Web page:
Western European lenders such as UniCredit SpA (UCG) and Erste Group Bank AG (EBS) are maintaining support for units in the region’s east even as they steer them toward local funding because of new capital rules, Fitch Ratings said.
The lenders, which own three-quarters of eastern Europe’s banking industry, want local deposits to finance their units’ lending as stricter regulatory requirements force them to sell assets and bolster capital. Still, declines in funding have been limited, according to Artur Szeski, director at Fitch’s financial institutions department in Warsaw.
“We see a shift in the parents’ policy going forward but we don’t see anything drastic happening in terms of a cut in the ability to get funding from parents,” Szeski said in a March 7 phone interview. “We haven’t seen any instance when the capital wasn’t made available to the subsidiary when it was needed.”
Western European banks, which dominate the east European banking industry, must work with European and local regulators to limit the risks of a credit squeeze, the Vienna Initiative group of global lenders, regulators and policy makers, which helped keep eastern Europe’s banking industry afloat in the aftermath of Lehman Brothers Holdings Inc.’s bankruptcy, said today following a meeting with banks in Brussels today.
The banks should help “maintain credit conditions consistent with sustainable economic growth,” according to the proposals agreed on today.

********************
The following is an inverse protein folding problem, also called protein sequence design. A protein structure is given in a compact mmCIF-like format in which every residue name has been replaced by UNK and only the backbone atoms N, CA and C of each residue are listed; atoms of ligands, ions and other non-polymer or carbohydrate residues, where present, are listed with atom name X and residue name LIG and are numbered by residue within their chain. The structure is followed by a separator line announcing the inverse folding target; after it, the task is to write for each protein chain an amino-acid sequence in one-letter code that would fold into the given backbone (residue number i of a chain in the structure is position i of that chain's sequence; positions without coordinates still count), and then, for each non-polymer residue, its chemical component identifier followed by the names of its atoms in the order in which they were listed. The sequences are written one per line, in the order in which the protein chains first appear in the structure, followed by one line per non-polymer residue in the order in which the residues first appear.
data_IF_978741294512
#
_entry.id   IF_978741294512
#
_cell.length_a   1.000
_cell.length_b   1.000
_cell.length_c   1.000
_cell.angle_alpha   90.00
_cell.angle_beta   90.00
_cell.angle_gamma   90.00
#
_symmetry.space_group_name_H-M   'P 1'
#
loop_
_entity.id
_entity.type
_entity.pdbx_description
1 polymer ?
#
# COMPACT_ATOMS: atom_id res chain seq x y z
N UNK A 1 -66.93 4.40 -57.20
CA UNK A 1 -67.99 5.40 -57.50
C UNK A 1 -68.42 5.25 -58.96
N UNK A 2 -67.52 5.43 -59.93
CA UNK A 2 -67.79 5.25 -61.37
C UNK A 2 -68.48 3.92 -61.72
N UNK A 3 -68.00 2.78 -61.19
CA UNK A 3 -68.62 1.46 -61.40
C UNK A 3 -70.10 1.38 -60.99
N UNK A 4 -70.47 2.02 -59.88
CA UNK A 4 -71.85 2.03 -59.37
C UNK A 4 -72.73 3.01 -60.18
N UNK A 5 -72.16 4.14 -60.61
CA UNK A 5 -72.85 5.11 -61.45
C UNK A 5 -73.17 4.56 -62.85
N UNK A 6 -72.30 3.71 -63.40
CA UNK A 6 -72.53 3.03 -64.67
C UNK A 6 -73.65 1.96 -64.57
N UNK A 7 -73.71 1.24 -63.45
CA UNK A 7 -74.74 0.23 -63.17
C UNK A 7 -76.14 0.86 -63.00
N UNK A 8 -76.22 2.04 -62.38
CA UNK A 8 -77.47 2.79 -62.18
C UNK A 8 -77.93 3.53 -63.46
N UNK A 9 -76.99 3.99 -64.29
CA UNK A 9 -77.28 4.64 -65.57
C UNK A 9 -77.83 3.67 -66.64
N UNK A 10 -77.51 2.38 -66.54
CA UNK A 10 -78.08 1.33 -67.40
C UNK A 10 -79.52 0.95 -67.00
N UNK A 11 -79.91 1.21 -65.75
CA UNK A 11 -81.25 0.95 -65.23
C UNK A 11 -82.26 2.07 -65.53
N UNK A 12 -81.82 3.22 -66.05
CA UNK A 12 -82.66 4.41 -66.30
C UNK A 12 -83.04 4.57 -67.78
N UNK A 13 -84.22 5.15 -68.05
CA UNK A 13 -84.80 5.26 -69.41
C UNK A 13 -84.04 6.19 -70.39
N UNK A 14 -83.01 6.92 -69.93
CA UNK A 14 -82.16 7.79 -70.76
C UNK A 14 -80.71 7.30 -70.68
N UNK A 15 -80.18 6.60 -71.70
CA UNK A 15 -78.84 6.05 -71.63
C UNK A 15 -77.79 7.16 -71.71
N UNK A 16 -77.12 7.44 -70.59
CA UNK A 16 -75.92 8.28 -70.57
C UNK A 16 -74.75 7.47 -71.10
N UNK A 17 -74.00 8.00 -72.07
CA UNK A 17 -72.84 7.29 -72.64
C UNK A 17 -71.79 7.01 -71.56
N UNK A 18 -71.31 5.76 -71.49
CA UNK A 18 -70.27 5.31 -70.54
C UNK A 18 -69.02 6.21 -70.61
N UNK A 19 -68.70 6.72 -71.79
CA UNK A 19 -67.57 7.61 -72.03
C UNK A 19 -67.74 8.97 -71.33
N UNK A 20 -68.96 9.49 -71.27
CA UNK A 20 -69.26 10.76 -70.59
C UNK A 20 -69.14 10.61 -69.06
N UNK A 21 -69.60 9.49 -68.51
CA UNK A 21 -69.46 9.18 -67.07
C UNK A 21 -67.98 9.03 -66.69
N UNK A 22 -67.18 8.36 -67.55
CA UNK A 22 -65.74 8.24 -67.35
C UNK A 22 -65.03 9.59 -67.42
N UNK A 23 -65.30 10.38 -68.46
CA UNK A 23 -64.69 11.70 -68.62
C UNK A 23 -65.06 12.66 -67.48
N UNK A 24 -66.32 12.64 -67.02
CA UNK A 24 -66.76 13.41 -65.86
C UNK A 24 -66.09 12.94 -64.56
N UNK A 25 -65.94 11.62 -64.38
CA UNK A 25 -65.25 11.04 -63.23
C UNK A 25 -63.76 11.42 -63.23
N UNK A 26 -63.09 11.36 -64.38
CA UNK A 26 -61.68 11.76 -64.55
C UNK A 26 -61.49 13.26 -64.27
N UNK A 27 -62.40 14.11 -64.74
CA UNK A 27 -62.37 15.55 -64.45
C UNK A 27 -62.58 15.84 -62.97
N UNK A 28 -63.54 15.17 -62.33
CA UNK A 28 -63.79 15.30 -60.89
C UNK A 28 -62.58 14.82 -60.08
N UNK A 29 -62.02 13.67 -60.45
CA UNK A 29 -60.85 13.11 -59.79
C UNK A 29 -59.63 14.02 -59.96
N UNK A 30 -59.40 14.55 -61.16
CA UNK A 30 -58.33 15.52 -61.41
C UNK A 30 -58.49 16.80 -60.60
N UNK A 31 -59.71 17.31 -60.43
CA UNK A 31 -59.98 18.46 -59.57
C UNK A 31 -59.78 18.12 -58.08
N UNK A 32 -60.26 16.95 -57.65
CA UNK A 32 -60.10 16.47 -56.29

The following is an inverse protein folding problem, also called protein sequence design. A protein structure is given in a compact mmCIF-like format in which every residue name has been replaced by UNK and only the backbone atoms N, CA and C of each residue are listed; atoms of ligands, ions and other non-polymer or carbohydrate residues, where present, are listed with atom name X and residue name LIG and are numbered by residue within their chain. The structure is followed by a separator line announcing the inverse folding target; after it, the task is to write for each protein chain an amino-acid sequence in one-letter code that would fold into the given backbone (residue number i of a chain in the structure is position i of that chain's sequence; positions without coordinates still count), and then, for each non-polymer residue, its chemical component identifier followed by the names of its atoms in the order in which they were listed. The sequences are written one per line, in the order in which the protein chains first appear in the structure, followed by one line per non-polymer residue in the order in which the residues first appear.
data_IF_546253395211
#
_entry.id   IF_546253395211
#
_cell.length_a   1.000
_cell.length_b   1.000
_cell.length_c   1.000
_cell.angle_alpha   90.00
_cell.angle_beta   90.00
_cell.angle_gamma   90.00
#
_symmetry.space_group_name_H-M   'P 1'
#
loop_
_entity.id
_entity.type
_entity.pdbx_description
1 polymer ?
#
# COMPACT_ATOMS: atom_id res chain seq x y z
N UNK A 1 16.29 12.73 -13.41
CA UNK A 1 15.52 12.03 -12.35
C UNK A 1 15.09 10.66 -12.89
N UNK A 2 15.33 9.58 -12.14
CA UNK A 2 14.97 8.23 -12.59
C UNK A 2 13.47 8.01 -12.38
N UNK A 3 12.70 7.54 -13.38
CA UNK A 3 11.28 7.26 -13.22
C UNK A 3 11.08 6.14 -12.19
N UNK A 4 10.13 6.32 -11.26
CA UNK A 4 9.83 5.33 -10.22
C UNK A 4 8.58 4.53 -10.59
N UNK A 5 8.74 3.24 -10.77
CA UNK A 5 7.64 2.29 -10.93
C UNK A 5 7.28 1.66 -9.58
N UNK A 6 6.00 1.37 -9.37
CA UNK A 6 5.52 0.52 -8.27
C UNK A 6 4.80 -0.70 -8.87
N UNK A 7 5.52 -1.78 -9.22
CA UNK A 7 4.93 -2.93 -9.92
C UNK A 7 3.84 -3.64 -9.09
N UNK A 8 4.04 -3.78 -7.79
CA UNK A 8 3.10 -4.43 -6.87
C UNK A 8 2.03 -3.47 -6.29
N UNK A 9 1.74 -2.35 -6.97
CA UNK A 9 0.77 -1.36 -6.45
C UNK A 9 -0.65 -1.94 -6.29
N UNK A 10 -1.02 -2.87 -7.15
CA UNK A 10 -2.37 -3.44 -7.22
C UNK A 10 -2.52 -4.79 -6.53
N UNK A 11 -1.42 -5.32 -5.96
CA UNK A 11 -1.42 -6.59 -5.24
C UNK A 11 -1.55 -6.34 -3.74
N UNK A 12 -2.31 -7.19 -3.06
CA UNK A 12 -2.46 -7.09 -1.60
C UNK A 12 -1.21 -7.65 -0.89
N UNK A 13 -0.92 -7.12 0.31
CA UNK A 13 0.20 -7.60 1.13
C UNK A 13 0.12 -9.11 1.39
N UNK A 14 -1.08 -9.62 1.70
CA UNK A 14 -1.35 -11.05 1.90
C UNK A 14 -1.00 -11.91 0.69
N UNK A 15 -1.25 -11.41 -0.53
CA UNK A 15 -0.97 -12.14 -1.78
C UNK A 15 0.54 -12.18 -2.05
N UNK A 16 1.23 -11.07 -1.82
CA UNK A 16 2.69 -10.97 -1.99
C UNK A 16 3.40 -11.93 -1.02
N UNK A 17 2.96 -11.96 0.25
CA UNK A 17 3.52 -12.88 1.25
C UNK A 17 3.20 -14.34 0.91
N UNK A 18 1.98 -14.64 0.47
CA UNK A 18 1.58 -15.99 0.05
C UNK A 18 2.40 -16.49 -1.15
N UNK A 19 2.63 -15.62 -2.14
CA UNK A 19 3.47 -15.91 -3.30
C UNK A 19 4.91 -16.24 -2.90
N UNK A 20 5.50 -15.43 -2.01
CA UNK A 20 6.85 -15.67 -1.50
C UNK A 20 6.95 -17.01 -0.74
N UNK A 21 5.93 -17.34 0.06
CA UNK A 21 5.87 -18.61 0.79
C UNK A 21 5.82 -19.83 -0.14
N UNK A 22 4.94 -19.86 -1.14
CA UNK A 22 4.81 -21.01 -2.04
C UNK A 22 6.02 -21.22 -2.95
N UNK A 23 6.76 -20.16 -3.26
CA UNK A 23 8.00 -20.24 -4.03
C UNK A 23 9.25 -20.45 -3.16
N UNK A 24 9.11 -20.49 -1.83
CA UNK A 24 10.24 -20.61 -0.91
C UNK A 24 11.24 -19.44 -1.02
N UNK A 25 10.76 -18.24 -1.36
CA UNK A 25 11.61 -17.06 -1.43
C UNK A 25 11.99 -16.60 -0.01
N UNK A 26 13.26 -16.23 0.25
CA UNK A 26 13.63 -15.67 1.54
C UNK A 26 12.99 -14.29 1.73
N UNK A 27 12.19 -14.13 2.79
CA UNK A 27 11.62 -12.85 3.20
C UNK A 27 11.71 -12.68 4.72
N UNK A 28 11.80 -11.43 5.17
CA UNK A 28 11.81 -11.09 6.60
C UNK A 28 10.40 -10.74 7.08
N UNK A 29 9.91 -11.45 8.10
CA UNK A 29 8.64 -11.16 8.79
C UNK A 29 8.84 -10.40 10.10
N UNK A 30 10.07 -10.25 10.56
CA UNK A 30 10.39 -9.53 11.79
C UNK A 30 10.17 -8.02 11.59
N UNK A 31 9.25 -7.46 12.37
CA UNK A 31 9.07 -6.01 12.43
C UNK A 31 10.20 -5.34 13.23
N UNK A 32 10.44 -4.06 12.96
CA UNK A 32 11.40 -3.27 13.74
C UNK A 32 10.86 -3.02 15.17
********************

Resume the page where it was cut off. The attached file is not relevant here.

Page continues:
Austria’s Raiffeisen Bank International AG (RBI), France’s Societe Generale SA (GLE), Italy’s Intesa Sanpaolo SpA (ISP), Belgium’s KBC Groep NV (KBC) and ING Groep NV (INGA) of the Netherlands are all active in eastern Europe.
The International Monetary Fund, the European Bank for Reconstruction and Development, the World Bank and the European Investment Bank spent $42 billion in the two years through 2010 supporting eastern banks and businesses.
Eastern European financial markets have rebounded this year after the European Central Bank’s longer-term refinancing operations helped lenders in the region’s west.
Poland’s zloty is the world’s best performer this year with an 8.5 percent gain against the euro, while the Hungarian forint is fourth-best, advancing 7.2 percent. The currencies were the worst performers in the second half of last year behind the Belarusian ruble on concern the euro-region’s debt crisis would spread eastward.
The zloty fell 0.4 percent to 4.1251 per euro at 7:52 p.m. and the forint rose 0.9 percent to 291.49 against Europe’s common currency.
Erste gained 2.1 percent to close at 18.38 euros in Vienna. The bank’s shares in Prague gained 1.4 percent to 452 koruna. UniCredit rose 3.9 percent to 4.052 euros in Milan. Komercni Banka AS (KOMB), a unit of Societe Generale, was up 1.3 percent, to 3,832 koruna in Prague, and Raiffeisen rose 1.4 percent to 25.20 euros in Vienna. OTP Bank Nyrt., Hungary’s largest lender, advanced 1.3 percent to 3,930 forint in Budapest.